Introducing Nicola & Zay Bag’s

The story of ZAY began in the hot historic city of Mandalay, a place that changed my life and lives in my heart. ZAY’s name derives from the Myanmar word for “market”. The local markets are central to life in Myanmar, full of colour and where most people take their Zay Khin (market baskets) to fill with tropical fruits and flowers. Inspired by this city, known to locals as, “market city,” as every family seems to have a small shop perched in front of their house.

It was here that Nicola’s love of beautiful handwoven bags started to grow, they were so practical for lugging watermelons, onions and potatoes home from the market. Perfect to throw in a couple of water bottles, snacks and towels to go swimming. To carry books and art resources to the Buddhist nuns she taught English.

Carrying her basket would make her so happy. It was obvious they were handmade and she wondered who made them and how they were made, so she started asking friends about them. Eventually Nicola found a lady that weaves them across the road. At her house she showed Nicola how she used a frame to weave around, and her stockpile of used pallet tape. Nicola appreciated these baskets more and became a bit obsessed. They worked together to create some baskets that would work well in New Zealand.

The day New Zealand announced that it would go one use bag free by July 2019, Zay was created. Inspired by the environmental movement in New Zealand and around the world of eliminating one use plastic bags. Nicola knew they were a perfect alternative as they can be reused hundreds of times.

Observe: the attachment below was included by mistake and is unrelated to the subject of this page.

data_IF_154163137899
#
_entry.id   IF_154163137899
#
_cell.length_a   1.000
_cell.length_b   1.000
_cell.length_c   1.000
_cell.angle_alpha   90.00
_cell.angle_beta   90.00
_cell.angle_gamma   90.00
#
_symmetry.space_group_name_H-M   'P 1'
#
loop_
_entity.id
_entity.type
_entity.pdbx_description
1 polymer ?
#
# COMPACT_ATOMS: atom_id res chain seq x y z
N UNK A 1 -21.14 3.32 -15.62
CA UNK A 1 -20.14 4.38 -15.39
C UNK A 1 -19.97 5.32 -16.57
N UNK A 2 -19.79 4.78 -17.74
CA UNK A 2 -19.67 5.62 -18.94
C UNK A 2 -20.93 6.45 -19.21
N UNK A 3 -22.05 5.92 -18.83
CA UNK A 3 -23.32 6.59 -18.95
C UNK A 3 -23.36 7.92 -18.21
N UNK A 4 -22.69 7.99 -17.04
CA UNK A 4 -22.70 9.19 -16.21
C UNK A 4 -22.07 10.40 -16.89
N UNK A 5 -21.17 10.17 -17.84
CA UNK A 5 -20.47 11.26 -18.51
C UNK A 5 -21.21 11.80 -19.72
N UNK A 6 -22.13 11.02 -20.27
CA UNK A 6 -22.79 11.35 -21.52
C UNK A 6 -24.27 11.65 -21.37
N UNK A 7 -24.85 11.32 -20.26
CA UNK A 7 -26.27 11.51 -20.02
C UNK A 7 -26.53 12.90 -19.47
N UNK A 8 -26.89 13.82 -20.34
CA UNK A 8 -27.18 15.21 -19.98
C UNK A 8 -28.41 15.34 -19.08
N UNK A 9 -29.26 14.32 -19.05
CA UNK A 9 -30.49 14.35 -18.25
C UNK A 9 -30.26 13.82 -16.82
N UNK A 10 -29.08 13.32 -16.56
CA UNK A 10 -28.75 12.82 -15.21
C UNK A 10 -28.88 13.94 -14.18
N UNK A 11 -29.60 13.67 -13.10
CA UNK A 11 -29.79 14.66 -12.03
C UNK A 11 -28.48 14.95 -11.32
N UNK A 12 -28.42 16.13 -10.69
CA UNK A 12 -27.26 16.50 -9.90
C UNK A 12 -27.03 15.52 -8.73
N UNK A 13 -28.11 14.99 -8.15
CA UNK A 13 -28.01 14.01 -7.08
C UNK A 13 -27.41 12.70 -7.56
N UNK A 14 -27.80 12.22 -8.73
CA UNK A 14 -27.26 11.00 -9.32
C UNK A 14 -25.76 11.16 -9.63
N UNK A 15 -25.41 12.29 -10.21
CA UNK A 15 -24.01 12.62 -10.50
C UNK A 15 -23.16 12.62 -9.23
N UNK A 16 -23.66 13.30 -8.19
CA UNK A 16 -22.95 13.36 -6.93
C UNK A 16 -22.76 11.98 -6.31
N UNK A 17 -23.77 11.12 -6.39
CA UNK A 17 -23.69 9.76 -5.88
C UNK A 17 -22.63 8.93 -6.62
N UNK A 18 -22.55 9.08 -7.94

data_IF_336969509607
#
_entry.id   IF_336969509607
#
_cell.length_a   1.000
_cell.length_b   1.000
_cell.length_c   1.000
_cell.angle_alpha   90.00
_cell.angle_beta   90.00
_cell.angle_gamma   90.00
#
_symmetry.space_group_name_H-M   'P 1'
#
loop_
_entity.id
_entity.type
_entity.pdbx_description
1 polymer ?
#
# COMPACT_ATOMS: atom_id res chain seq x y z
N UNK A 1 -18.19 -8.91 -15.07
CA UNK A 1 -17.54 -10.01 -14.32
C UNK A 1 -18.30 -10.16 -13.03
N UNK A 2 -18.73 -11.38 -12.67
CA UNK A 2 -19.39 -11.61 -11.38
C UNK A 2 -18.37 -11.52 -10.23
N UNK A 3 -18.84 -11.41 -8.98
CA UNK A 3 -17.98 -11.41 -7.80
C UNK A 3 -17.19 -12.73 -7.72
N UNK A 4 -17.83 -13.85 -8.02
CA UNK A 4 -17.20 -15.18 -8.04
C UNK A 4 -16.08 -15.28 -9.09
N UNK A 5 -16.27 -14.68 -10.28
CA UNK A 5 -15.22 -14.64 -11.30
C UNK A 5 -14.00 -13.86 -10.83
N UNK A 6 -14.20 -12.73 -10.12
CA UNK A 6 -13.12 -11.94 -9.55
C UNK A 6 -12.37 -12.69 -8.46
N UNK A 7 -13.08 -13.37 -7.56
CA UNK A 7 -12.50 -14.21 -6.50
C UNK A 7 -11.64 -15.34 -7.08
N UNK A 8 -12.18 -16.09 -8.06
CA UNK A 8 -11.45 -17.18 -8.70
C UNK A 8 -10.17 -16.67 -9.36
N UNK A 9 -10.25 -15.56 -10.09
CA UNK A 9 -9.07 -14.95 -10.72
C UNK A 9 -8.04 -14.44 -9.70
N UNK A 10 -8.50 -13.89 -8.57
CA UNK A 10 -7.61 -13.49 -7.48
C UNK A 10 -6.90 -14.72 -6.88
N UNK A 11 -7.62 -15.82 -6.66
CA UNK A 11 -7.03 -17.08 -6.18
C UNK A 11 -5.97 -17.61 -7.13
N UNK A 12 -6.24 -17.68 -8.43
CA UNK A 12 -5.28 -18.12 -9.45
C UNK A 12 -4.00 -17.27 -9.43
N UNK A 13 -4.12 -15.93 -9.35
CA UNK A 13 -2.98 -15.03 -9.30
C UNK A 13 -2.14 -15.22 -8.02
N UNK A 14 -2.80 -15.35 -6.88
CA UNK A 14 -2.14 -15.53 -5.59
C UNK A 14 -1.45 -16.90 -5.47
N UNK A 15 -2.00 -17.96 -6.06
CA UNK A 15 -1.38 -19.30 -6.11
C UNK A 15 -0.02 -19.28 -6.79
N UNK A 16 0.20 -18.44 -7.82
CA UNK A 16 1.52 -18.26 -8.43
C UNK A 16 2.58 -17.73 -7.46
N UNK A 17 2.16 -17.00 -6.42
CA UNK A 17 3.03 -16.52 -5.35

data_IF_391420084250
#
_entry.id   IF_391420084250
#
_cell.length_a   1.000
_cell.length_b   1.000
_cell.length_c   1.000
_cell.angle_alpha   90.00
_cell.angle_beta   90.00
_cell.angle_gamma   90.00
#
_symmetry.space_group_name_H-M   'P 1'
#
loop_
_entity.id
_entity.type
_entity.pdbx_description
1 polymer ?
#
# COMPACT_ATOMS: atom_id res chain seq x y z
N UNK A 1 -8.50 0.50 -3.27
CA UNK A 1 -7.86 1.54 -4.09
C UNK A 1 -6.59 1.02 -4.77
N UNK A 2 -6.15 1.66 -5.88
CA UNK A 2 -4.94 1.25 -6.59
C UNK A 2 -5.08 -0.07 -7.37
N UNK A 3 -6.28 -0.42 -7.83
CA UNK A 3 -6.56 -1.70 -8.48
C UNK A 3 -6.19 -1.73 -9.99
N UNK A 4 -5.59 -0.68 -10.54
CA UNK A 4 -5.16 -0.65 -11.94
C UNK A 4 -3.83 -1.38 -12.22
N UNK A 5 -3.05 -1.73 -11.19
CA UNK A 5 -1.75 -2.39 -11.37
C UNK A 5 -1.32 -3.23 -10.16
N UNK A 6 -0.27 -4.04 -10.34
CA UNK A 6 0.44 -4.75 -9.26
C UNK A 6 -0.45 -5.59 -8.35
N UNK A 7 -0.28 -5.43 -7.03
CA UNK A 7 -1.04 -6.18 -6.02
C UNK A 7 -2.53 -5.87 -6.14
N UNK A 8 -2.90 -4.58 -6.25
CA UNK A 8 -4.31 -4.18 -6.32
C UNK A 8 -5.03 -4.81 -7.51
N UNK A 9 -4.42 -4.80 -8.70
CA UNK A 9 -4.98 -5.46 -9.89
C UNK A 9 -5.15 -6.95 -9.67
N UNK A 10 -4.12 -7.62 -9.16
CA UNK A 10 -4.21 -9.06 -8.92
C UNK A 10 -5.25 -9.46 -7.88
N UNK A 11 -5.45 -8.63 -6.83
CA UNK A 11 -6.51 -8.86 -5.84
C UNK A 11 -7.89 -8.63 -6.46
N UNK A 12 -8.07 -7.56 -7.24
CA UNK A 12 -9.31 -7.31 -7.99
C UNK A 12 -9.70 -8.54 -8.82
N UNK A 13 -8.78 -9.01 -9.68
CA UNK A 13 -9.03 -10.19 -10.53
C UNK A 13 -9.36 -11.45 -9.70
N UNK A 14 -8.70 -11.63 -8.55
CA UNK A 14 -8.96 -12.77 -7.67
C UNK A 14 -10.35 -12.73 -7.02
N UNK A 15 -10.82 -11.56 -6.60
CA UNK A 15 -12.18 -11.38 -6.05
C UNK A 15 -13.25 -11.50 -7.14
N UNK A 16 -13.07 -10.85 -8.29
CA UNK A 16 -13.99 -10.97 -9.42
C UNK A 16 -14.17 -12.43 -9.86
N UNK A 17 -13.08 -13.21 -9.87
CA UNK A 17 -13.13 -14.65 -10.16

Through relentless searching She found the most skilled weavers from the traditional back streets in Mandalay to remote farming villages that don’t appear on google maps. All of our bags are made from families who for generations have past the skills down from mother to daughter.

Living in Myanmar Nicola was able to build trust with the weavers and focus on designs, quality and transportation needs. Logistics in Myanmar face huge difficulties but with wonderful people on the ground and the desire of the weavers to make this happen, they continue to overcome them.

The outcome is that they can bring these portable pieces of artistry, which are designed to be used every day.